Right now, I’m at the Princeton Youth Forum in Santa Barbara, which features some really smart people who are leading thinkers in youth ministry and beyond. Last night, I gave a presentation on how design and design thinking methods can help youth ministers address the challenges (big and small) we face in our ministries. It’s drawn from the practices we use to create sparkhouse resources, as well as my experiences in ministry.
I’m posting a growing bibliography from my talk at http://princetonforum.tumblr.com/. Some other forum attendees will also be posted highlights and sources from the lectures and electives they go to, so we’ll crowdsource a more complete bibliography from the event. And if you have other references you’d like to add, just let me know!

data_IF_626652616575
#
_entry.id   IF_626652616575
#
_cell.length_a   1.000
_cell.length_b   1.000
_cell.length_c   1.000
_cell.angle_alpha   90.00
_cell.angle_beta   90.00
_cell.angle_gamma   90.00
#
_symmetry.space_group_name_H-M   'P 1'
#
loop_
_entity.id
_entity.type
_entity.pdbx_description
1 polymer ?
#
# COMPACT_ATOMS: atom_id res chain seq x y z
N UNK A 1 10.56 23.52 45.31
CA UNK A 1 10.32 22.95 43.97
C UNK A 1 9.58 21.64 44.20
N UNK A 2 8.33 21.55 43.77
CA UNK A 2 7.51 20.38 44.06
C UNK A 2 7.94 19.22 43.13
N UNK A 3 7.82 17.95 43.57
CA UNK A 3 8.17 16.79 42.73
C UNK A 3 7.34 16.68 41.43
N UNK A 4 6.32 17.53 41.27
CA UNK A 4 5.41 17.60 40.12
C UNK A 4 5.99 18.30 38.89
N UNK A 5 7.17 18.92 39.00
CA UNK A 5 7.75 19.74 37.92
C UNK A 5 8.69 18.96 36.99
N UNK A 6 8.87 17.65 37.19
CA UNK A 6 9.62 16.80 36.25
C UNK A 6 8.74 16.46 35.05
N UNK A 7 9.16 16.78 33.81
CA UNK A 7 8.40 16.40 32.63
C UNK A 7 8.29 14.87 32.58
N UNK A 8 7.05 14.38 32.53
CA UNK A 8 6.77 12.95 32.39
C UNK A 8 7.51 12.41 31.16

When I first saw this project by artist/graphic designer Timm Schneider, I busted out laughing.
And then I had an urge to dig out some ping pong balls and a sharpie.
And then I clicked through to read more on Turnstyle News. A favorite quote from the interview:
What do you find so fulfilling about putting eyeballs around the city?
Timm Schneider: That something so little can do so much. It transforms things into beings. It changes the way people see the world around them by shifting only a detail — the very same way humor works. The eyeballs explain something difficult like perception very easy. It changes the purpose of things: a trash bin can be the Cookie Monster. The world around suddenly isn’t something fixed anymore, it’s something you can change. People are realizing this very optimistic opinion with a smile on their faces, more than I ever could have asked for.